We have just published the results of an informal survey undertaken by Cetis to:
- Assess the current state of analytics in UK FE/HE.
- Identify the challenges and barriers to using analytics.
The report is available from the Cetis publications site.
For the purpose of the survey, we defined our use of “analytics” to be the process of developing actionable insights through problem definition and the application of statistical models and analysis against existing and/or simulated future data. In practical terms, it involves trying to find out things about an organisation, its products services and operations, to help inform decisions about what to do next.
Various domains of decision-making are encompassed in this definition: the kinds of decision that is readily understood by a business-person, whatever their line of business; questions of an essentially educational character; and decisions relating to the management of research. The line of questioning was inclusive of these three perspectives. The questions asked were:
1. Which education sector do you work in (or with)?
2. What is your role in your institution?
3. In your institution which department(s) are leading institutional analytics activities and services?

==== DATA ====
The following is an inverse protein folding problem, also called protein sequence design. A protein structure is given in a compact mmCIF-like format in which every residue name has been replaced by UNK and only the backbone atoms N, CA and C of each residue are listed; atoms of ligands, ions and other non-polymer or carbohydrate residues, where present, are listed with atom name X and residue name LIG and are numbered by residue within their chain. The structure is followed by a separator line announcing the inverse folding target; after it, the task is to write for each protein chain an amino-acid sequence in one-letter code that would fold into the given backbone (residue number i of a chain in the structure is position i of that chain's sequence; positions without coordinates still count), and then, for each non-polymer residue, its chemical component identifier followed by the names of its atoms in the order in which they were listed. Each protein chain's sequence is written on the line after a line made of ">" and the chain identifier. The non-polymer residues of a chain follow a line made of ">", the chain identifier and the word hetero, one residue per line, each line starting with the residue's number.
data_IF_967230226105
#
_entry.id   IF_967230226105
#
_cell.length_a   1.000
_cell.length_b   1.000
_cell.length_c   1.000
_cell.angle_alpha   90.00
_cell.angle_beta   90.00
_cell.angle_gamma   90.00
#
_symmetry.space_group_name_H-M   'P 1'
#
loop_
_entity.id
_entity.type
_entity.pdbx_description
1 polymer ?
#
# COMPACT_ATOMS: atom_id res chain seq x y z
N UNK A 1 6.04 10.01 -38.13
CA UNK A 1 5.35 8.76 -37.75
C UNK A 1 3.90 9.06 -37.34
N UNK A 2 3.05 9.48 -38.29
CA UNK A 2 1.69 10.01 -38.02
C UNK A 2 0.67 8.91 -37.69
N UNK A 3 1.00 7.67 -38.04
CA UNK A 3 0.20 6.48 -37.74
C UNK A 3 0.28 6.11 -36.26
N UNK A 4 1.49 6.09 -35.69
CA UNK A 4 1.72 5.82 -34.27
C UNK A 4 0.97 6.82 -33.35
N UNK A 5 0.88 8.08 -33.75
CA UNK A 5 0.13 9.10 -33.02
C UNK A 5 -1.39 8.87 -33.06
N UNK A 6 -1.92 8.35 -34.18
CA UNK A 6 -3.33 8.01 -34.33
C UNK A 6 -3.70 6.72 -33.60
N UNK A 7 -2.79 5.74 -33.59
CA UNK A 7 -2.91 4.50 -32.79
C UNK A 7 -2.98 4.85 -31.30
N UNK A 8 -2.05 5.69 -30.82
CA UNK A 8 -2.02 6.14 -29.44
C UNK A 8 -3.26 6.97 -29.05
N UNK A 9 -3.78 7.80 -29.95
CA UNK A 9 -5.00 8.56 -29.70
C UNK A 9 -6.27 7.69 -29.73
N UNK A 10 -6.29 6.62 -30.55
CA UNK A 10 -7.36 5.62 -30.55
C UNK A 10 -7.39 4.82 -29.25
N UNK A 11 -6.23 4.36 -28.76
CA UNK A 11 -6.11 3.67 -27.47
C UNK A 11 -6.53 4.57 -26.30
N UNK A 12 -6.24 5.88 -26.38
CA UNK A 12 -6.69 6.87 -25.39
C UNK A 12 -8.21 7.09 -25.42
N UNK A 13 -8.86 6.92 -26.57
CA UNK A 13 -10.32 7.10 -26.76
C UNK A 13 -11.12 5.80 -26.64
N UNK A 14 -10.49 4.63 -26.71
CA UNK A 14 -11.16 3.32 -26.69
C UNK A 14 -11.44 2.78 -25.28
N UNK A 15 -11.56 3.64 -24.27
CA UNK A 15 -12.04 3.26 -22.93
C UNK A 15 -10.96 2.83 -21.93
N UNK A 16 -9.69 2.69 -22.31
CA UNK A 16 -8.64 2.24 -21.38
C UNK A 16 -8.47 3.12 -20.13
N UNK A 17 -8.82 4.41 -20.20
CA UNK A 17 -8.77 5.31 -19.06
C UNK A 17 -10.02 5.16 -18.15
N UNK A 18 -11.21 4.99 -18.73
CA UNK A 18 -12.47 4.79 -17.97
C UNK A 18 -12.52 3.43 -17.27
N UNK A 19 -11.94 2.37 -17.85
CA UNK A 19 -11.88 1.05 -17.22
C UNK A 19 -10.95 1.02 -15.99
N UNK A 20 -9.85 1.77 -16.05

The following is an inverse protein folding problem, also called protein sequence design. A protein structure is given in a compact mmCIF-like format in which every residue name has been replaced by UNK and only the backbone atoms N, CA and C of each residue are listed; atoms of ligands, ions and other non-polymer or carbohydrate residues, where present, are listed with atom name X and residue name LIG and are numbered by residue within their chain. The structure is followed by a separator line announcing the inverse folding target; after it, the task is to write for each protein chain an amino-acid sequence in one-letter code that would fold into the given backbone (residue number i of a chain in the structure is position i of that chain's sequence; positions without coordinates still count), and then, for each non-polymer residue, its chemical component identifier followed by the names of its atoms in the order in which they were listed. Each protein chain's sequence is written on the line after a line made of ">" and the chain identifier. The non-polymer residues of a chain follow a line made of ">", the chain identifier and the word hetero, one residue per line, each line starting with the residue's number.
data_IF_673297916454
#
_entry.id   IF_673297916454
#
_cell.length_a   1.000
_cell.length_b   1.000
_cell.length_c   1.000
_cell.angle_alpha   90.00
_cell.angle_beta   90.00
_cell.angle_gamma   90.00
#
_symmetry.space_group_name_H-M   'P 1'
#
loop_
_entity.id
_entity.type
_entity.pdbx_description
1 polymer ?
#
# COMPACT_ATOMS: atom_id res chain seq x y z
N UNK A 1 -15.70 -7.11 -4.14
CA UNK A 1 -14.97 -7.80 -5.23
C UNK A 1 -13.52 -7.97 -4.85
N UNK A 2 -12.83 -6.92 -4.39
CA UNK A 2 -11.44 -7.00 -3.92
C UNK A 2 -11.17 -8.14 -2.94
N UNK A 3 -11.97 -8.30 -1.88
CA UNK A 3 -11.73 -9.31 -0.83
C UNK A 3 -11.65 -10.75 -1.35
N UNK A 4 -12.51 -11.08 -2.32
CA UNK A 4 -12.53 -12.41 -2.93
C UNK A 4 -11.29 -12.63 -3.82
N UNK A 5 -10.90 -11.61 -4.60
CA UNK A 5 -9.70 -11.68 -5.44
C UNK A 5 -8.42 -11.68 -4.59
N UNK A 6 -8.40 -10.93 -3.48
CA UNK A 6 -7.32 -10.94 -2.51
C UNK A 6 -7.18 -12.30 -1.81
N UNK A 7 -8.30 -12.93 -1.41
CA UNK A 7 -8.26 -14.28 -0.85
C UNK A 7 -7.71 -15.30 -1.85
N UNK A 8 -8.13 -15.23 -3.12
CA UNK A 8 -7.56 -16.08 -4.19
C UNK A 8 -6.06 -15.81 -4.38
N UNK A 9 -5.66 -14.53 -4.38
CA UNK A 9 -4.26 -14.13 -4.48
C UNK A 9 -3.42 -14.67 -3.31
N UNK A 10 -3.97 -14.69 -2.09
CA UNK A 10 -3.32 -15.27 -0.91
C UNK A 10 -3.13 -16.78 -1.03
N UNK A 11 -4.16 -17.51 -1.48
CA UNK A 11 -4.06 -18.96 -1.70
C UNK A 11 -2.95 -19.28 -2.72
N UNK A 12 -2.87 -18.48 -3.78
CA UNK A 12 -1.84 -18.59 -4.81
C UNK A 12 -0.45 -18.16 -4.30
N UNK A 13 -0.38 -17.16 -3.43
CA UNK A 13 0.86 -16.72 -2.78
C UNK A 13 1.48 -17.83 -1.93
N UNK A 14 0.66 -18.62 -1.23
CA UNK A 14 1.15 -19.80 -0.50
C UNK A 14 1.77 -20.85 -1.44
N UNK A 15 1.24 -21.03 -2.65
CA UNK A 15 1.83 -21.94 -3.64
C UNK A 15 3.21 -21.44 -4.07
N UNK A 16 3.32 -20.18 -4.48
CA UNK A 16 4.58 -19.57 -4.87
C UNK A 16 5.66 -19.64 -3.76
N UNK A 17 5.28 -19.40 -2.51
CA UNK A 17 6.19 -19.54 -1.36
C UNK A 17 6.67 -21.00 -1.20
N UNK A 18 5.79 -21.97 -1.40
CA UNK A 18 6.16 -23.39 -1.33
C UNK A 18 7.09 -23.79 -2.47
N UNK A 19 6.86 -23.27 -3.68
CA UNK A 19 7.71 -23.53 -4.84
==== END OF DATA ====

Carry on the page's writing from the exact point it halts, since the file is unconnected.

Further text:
4. In your institution, how aware are staff about recent developments in analytics?
5. Do the following roles use the results of statistical analysis such as correlation or significance testing rather than simple reporting of data in charts or tables?
6. Which of the following sources are used to supply data for analytics activities?
7. Which of the following data collection and analytics technologies are in place in your institution?
8. Please name the supplier/product of the principle software in use (e.g. IBM Cognos, SPSS, Tableau, Excel)
9. Which of the following staff capabilities are in place in your institution?
10a. What are the drivers for taking analytics based approaches in your institution?
10b. What are the current barriers for using of analytics in your institution?
The informal nature of the survey, coupled with the small number of responses, means that the resulting data cannot be assumed to represent the true state of affairs. Hence, no “analytics” has been done using the data and the report is written as a stimulus both for discussion and for more thorough investigation into some of the areas where the survey responses hint at an issue.
If you have any reactions – surprise, agreement, contention, etc – or evidence that helps to build a better picture of the state of analytics, please comment.
[edit: I should have mentioned the EDUCAUSE/ECAR 2012 survey of US HE for comparison – http://www.educause.edu/library/resources/2012-ecar-study-analytics-higher-education]